By existing OSHA regulations, most employers (those with more than 10 employees) are required to complete and maintain records pertaining to serious work-related injuries and illnesses, using the OSHA 300 Log, OSHA 301 Incident Report and OSHA 300A Annual Summary. Certain employers in low-risk industries as determined by OSHA (such as law offices, realtors) are exempt and not required to keep these records. In addition, all employers that are required to keep injury and illness records must report to OSHA any workplace incident resulting in a fatality, in-patient hospitalization, amputation, or loss of an eye.

Under a new rule that becomes effective January 1, 2017, certain covered employers will be subject to additional reporting obligations requiring the electronic submission of certain workplace illness and injury information to OSHA. (Under current regulations, employers are not required to provide illness and injury data to OSHA except upon request, as in the case of an OSHA inspection, or in the case of fatality, in-patient hospitalization, amputation, or loss of an eye.) The new rule will not change the existing recordkeeping requirements noted above.

The employers covered by the new rule and the additional reporting requirements are as follows:

  • Establishments with 250 or more employees in non-exempt industries (those currently required to keep OSHA injury and illness records) must electronically submit information from OSHA Forms 300 – Log of Work-Related Injuries and Illnesses, 300A – Summary of Work-Related Injuries and Illnesses, and 301 – Injury and Illness Incident Report.
  • Establishments with 20-249 employees in certain industries with historically high rates of occupational injuries and illnesses (such as construction and manufacturing operations) must electronically submit information from OSHA Form 300A. This link lists industries with historically high workplace injury/illness rates.  Covered employers must electronically submit the required injury and illness information annually. OSHA will provide a secure website with three electronic submission options: manual entry of the data into a webform. Uploading of CSV files to process single or multiple establishments at the same time, and electronic data transmission via an API (application programming interface) for users of automated recordkeeping systems. The site is scheduled to go live in February 2017.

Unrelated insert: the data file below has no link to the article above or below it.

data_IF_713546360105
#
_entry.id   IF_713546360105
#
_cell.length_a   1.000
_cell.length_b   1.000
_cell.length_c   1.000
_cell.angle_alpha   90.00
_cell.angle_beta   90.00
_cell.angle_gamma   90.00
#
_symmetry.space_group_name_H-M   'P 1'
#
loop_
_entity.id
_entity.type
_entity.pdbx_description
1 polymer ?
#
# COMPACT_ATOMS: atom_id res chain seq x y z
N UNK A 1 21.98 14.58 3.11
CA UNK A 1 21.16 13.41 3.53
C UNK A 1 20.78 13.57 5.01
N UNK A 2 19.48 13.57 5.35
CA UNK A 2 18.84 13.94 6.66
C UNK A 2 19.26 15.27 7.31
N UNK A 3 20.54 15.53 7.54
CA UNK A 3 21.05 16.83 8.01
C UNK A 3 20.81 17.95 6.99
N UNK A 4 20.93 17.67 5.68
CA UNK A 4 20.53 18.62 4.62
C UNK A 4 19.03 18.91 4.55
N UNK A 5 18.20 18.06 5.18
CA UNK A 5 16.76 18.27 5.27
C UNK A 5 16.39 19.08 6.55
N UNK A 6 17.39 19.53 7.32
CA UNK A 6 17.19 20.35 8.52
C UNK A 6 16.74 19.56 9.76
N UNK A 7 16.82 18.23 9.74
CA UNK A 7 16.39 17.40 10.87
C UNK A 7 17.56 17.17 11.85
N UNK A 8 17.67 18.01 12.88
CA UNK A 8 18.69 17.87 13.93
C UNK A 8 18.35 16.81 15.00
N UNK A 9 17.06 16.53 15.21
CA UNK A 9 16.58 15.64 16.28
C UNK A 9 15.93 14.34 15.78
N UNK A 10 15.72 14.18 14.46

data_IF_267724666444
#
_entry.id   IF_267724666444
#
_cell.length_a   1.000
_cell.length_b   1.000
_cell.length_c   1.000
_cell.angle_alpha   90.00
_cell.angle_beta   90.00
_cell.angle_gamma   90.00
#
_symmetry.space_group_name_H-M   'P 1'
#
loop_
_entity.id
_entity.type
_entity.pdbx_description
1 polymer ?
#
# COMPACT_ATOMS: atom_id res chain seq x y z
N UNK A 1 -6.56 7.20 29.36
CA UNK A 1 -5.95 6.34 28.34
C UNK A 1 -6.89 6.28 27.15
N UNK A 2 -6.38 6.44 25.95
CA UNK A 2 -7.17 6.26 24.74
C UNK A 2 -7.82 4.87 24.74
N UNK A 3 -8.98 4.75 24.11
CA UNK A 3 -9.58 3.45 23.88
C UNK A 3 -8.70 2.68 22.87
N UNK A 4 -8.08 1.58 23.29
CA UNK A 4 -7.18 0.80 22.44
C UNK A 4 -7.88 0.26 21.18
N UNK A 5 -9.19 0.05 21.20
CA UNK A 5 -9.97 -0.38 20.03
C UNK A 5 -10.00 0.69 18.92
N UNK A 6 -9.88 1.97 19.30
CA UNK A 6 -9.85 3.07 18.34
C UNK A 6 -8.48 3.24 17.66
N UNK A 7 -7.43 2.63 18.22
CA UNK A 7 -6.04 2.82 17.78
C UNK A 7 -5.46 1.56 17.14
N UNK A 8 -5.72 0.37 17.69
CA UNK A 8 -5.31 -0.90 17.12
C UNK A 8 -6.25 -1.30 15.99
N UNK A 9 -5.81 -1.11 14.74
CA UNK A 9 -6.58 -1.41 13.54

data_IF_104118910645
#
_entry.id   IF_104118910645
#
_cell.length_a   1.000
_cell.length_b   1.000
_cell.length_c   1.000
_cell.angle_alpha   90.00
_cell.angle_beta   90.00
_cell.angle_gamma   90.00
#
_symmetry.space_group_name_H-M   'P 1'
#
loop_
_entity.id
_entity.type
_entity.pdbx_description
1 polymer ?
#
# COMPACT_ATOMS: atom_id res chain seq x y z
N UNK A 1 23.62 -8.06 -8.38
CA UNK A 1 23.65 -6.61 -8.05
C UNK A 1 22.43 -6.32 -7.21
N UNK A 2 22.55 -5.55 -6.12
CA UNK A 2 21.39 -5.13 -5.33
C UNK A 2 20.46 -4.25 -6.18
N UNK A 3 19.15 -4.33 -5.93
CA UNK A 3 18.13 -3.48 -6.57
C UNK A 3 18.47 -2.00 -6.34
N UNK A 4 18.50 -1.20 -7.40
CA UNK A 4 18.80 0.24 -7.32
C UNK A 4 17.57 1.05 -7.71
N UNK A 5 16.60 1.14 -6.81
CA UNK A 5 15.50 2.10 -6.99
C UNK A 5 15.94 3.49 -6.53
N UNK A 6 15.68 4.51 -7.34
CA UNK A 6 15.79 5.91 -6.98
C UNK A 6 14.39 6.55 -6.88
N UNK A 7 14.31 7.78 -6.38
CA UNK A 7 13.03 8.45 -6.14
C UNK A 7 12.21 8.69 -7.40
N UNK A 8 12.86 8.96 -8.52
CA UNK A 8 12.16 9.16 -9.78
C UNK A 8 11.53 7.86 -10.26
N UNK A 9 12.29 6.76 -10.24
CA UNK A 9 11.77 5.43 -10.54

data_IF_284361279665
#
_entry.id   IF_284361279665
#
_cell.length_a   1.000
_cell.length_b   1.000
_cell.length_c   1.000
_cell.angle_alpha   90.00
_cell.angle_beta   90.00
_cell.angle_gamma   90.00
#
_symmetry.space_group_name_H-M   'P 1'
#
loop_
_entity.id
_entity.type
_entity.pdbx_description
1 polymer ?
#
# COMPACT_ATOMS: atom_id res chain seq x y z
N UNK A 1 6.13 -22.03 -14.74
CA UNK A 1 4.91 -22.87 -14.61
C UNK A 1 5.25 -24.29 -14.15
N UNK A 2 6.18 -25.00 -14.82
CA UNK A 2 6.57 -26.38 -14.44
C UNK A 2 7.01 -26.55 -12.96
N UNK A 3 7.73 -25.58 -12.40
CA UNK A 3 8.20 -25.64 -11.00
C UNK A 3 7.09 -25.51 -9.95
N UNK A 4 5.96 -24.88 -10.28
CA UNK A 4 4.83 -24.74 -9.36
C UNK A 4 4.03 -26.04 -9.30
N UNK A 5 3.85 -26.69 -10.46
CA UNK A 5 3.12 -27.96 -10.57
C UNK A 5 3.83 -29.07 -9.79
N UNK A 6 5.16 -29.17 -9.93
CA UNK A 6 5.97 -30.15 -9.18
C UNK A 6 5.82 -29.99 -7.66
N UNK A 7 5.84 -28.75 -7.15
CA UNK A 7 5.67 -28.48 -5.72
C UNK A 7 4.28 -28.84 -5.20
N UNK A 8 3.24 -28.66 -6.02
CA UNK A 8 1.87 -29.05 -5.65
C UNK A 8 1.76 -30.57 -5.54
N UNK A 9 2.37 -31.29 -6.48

The new reporting requirements will be phased in over two years according to the following schedule:

– For covered employers with 250 or more employees in industries covered by the recordkeeping regulation

  • only 2016 Form 300A information must be submitted in 2017 – by July 1
  • all required 2017 injury and illness information (Forms 300A, 300, and 301) must be submitted by July 1, 2018, and
  • beginning in 2019 and every year thereafter, the required information must be submitted by March 2

– For covered employer establishments with 20-249 employees

  • 2016 Form 300A information must be submitted by July 1, 2017,
  • 2017 Form 300A information must be submitted by July 1, 2018, and
  • beginning in 2019 and every year thereafter, the information must be submitted by March 2.

Some of the electronically submitted data will also be posted to the OSHA website and become accessible to the public. According to OSHA, Personally Identifiable Information (PII) that could be used to identify individual employees will be removed and not posted. OSHA believes that public disclosure will encourage employers to improve workplace safety and provide valuable information to workers, job seekers, customers, researchers and the general public. However, employers and industry groups have expressed concern that increased reliance upon recordkeeping information when targeting establishments for inspection, and the public availability of the information, will serve to hold employers accountable for the mere occurrence of a recordable incident and create other unwarranted consequences detrimental to employers. The recordkeeping standards have historically been thought of as a no-fault system: work-related incidents need to be recorded even if they are unpreventable. The new rule could create an incentive to under-report and reward employers that do so, while punishing employers with robust safety programs and effective incident reporting systems. But the new rule is here to stay, so only time will tell if these employer concerns are warranted.

The new rule also includes provisions designed to promote complete and accurate reporting of work-related injuries and illnesses. These include: employers must inform employees of their right to report work-related injuries and illnesses free from retaliation, which can be satisfied by posting the OSHA Job Safety and Health – It’s the Law worker rights poster; an employer’s procedure for reporting work-related injuries and illnesses must be reasonable and not deter or discourage employee reporting; and, an employer may not retaliate against employees for reporting work-related injuries or illnesses. These provisions were originally intended to became effective August 10, 2016, but enforcement has been delayed by OSHA until December 1, 2016.

Please feel free to call any member of our Labor and Employment Law Practice Group if you have any questions about this post/the new reporting rule, and for further guidance regarding OSHA compliance and workplace safety issues.